Dutch has been the official language of the island for years as the island is a part of the Kingdom of the Netherlands, but Aruba has recognized English as an international language, and has required that children learn English as early as the 4th grade. Aruba's location off the coast of South America has also made Spanish extremely important. Students begin learning this as early as 5th grade.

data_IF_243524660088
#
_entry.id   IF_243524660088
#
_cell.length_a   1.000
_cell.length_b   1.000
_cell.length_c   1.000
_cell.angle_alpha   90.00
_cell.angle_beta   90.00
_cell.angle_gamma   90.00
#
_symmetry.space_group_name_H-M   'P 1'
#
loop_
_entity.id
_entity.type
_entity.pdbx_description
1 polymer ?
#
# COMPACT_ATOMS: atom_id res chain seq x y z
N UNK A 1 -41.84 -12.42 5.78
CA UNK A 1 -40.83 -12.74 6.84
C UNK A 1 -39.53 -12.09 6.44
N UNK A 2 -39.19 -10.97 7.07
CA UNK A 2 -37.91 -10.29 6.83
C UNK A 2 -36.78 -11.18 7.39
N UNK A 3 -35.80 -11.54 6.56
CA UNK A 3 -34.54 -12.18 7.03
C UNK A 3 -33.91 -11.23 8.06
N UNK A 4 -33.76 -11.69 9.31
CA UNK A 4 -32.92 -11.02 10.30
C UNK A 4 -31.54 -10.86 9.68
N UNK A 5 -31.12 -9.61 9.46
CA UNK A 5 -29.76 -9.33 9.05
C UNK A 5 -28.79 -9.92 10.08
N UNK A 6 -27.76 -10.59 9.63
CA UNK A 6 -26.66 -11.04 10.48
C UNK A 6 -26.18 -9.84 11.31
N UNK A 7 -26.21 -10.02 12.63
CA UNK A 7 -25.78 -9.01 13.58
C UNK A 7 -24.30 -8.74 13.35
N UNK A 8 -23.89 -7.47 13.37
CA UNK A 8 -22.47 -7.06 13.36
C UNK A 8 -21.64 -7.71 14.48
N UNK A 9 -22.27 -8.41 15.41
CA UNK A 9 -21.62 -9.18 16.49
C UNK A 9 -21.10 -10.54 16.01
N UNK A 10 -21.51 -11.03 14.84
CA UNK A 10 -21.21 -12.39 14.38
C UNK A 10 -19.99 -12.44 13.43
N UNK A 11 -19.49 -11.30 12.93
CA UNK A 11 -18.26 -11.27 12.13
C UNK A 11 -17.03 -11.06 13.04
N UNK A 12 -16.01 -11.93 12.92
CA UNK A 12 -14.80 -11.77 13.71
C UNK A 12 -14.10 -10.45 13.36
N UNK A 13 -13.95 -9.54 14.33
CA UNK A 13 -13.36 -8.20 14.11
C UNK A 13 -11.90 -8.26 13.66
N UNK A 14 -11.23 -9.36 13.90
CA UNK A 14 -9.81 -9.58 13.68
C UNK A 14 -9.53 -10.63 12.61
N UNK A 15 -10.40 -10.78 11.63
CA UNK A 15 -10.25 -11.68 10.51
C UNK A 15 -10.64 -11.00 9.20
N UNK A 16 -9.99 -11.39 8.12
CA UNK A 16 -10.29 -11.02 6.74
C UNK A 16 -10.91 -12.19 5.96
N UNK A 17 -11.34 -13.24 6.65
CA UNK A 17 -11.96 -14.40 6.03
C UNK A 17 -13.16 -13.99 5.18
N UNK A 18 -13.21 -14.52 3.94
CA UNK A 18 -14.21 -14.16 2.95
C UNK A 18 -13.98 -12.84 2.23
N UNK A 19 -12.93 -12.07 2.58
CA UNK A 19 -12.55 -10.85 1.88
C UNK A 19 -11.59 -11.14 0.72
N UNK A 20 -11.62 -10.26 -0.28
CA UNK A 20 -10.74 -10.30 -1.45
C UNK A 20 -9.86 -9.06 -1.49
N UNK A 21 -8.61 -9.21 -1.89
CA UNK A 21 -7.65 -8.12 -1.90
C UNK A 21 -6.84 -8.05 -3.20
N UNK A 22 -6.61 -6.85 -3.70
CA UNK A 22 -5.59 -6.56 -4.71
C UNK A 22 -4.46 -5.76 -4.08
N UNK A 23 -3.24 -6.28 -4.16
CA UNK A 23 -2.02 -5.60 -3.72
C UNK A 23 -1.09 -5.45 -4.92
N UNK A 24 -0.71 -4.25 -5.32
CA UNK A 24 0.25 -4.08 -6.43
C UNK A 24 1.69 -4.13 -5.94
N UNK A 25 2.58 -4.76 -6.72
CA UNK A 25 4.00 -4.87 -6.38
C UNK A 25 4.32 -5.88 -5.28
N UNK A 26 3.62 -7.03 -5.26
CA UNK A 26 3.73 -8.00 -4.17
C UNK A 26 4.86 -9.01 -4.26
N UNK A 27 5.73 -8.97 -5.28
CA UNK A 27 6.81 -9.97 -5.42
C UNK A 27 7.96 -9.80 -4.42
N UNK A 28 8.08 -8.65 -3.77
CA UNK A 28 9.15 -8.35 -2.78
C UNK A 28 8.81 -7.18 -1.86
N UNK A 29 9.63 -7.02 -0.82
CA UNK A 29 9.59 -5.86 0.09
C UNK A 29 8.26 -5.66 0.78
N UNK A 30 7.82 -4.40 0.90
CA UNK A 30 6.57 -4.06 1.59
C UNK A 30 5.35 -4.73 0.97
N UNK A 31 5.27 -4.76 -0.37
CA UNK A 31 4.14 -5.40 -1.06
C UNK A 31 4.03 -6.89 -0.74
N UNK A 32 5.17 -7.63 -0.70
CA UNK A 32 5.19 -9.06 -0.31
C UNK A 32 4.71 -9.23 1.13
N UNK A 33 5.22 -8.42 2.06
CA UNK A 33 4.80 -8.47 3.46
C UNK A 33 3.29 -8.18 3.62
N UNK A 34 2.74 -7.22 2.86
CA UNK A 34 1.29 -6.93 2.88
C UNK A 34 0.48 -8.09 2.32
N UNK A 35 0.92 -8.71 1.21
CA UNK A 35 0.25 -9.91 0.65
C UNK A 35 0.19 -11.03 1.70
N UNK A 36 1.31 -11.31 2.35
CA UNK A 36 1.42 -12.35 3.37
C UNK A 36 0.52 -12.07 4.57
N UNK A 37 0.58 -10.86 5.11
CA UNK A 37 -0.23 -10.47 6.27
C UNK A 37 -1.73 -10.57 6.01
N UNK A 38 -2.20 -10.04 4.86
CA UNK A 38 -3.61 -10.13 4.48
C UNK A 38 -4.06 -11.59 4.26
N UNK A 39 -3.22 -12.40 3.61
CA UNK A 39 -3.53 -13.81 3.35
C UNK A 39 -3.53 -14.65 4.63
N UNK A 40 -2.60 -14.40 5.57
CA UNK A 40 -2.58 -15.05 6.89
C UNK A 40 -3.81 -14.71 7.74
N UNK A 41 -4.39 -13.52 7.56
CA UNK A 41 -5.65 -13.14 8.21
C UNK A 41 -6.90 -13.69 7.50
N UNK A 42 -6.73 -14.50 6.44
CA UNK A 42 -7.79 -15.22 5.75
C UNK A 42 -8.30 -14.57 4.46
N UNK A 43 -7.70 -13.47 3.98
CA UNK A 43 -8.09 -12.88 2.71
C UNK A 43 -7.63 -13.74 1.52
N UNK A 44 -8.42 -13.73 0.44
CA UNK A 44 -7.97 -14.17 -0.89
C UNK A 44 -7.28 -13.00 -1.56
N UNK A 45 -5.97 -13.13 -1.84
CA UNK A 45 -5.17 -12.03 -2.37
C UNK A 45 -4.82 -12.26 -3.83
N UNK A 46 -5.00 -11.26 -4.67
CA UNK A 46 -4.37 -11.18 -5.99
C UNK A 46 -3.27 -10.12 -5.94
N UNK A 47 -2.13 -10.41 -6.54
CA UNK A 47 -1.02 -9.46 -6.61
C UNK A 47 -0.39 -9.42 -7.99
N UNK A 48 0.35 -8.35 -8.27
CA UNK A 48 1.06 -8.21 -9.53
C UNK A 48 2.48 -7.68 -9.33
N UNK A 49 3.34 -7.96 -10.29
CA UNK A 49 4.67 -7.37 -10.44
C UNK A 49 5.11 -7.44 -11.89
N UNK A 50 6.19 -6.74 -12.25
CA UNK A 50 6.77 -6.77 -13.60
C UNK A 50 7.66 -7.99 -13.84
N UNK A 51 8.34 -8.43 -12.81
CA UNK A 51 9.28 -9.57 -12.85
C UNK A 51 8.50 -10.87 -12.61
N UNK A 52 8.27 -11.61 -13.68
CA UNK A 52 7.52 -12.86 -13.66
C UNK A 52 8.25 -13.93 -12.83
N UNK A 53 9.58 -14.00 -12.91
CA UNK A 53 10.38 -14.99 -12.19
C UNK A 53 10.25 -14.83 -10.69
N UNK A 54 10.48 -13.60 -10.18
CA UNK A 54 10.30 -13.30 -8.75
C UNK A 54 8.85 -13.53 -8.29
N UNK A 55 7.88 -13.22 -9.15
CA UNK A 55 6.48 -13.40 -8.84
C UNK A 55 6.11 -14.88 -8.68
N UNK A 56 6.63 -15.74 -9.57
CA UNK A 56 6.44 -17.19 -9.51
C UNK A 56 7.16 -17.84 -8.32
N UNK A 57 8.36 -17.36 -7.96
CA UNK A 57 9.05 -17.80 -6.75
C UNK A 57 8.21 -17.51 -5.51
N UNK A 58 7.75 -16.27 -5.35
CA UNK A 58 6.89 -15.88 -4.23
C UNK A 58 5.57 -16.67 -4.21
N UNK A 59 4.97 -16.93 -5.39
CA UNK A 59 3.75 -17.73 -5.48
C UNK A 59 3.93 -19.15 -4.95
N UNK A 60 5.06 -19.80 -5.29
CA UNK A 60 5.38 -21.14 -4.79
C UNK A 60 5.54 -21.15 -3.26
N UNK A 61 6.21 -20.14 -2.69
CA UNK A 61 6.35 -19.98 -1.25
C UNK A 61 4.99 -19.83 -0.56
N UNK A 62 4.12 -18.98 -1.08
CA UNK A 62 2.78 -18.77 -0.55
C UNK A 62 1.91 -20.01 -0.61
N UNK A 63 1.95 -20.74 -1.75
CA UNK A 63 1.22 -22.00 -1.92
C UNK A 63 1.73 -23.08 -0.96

Papiamento is a creole language with roots mainly from Portuguese, and to a lesser extent, from Dutch and English, and originated in the 16th century as a means of communication among slaves and slave drivers.
This native language was not considered important on Aruba until 1995 and was officially included in school curriculum in 1998 and 1999. Since, the island has embraced Papiamento, a Papiamento dictionary and fairy tales written in Papiamento are now available on the island.